US Customs and Border Protection has flown a Predator-B drone patrol along the Western Canadian border from Lake of the Woods, Minnesota to near Spokane, Washington, using an expanded ‘Certificate of Authorisation’. (It is already flying drones on an eastern section of the border, as reported by the CBC. Apparently the patrols focus on the Akwesasne Reserve, subject to persistent allegations of smuggling). Security Magazine reported that the Predators had been grounded for some time by unreported software problems.
This is not the first drone flight along the Western Canadian border, flights have been carried out since February 2009, presumably under a different level of authorisation.It is uncertain how many flights have been carried out, and whether they have provided any useful information. The RCMP believe that they will benefit from information obtained by the American drones. Wired Magazine reported that the drones would be controlled from Grand Forks and their information analysed in Washington and Riverside, California.
MSNBC reports that the drones, which cost more than $10 million each, will have laser spotlights that light up ‘targets’ with light only visible to wearers of special goggles, for example crews of intercepting helicopters.
There is no indication the drone was armed, although Predator drones are the mainstay of US attacks on Pakistani territory. Government Security News reports that there were two Predator B drones operating from Grand Forks Air Force Base in North Dakota in 2009, which is the home base of these drones.
One assumes that the Predator now has, or will have, an array of surveillance equipment. UPI reports that the drones would transmit ‘live video, radar streams, and photos of footprints’ back to base. Scripps News reports that there would be both infrared and HD video.
One assumes, though that may be too much to assume, that the drone will fly only in American air space. The drones would be able to fly in Canadian airspace with Canadian permission. Would that require them to meet Canadian standards for flying in civilian air space?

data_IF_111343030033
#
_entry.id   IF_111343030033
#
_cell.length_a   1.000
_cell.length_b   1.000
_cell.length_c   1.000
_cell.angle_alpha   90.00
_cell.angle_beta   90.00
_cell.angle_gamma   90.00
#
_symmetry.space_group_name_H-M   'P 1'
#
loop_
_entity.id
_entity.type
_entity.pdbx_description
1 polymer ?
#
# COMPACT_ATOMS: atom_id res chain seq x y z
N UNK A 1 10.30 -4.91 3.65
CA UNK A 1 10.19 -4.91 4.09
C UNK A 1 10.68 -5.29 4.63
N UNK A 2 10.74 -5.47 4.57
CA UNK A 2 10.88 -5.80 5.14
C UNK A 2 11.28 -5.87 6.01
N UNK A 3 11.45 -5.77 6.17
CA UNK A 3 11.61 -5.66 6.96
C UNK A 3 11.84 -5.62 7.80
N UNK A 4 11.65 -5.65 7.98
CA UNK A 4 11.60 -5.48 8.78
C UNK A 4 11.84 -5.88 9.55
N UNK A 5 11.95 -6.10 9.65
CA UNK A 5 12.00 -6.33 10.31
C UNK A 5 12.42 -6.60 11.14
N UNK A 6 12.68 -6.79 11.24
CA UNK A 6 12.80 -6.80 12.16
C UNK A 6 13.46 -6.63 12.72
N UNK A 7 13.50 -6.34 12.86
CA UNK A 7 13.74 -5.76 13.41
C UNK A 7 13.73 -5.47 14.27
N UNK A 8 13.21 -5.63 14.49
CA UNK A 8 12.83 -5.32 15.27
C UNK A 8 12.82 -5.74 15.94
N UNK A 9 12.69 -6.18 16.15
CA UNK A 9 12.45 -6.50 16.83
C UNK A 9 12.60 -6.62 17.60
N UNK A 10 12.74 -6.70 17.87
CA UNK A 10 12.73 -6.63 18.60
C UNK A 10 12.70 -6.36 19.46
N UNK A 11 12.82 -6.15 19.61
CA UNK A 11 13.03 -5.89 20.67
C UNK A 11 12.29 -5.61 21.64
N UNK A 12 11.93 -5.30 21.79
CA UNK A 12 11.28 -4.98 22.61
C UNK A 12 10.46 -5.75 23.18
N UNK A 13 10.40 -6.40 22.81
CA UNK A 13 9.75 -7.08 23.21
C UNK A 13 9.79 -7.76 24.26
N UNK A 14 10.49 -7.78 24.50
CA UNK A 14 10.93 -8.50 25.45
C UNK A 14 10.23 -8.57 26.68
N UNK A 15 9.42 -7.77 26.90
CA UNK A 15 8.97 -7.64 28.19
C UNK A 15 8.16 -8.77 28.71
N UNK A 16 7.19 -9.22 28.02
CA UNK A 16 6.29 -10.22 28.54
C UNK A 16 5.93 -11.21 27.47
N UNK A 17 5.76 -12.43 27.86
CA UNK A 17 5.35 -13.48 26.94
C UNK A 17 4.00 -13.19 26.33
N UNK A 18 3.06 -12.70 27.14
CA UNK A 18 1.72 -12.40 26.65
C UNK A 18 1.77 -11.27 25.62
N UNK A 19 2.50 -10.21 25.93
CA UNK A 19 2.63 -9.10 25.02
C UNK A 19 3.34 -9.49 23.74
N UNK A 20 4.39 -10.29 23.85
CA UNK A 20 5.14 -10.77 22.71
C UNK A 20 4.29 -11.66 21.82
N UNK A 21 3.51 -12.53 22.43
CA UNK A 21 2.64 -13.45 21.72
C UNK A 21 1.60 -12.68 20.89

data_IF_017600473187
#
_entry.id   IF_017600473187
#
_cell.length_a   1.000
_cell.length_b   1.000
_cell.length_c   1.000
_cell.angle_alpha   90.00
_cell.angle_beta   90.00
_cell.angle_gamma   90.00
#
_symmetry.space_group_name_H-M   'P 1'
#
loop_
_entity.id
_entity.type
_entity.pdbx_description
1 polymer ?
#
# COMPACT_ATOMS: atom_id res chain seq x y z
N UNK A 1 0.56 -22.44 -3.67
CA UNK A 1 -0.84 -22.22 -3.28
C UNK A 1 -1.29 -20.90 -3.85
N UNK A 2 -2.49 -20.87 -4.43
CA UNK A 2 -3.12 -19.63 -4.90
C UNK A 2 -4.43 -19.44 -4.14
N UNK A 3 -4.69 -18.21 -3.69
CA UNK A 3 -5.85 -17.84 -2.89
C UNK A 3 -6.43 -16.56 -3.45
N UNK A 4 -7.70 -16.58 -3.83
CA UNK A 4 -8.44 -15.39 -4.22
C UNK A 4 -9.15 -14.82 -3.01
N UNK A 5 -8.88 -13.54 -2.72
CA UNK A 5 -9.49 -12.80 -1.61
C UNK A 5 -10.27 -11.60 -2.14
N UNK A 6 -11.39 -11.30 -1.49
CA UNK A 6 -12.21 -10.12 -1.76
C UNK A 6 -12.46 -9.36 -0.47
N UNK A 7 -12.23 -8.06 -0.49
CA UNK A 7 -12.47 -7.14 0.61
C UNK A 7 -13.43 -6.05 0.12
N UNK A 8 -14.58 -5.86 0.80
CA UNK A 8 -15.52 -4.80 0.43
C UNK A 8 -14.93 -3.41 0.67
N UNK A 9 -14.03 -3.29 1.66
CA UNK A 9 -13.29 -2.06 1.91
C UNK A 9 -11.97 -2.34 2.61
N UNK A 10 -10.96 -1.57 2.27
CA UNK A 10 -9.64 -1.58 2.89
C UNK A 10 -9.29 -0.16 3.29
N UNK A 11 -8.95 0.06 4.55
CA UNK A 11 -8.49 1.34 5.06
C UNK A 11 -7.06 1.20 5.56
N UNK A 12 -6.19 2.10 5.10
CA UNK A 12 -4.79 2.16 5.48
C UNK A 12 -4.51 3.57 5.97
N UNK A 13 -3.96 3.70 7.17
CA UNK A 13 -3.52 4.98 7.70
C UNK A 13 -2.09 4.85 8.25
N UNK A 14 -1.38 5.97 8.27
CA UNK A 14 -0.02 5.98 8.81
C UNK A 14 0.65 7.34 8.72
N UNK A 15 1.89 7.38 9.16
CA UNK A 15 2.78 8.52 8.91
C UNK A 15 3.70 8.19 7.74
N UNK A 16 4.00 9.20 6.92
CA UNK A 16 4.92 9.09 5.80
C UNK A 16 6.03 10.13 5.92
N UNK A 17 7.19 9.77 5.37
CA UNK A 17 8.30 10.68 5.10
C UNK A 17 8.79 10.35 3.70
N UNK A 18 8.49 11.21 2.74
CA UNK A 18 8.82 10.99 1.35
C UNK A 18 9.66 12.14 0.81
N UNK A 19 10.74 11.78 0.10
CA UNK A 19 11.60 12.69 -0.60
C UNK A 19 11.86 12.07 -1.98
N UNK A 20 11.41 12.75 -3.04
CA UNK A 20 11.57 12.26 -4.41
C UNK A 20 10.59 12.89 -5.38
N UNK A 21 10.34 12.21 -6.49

The drone will gather information from the immediate border territory as well as well beyond the border into adjacent parts of Canada. Scripps News reported that the Predator’s sensor array monitors a 25 mile (40 km) swath of land, but won’t be flown within 10 miles (15 km) of the Canadian border, meaning that it would monitor a 15 mile (25 km) swath of land within Canada.
(Scripps News reported scepticism over the drone deployment, noting that several commentators felt it was a technological solution promoted for political purposes).
It is uncertain what types of information are best obtained from Predator drones. There are other types of surveillance arrayed near the border (I’ve encountered cameras on the border years ago in Waterton Park). And satellites are capable of providing very detailed images if required.
Will the drones simply make occasional or regular passes along the border? Will they sometimes stay ‘in situ’ overhead, circling? Will they be collecting other data about Canada or Canadians, essentially covert long distance espionage?
One imagines long periods in which the drone operators and the people analysing the data find nothing at all. The area monitored will be approximately the size of Great Britain. Perhaps they will spend their time gathering data for their next fishing trip north of the line? Will they be spotting marijuana patches in the Kootenai Mountains? More sinisterly, will there be a lot of false positives, generating tensions between the two countries?
Dvorak Uncensored blog reported that US border official Michael Kostelnik as saying:
“There are vast parts of the border where, on any given day, we’re not sure what’s going on, so part of this is to try to deal with the unknown and not be surprised.”
Most of us could telling him what is mostly happening on a given day. Not very much at all .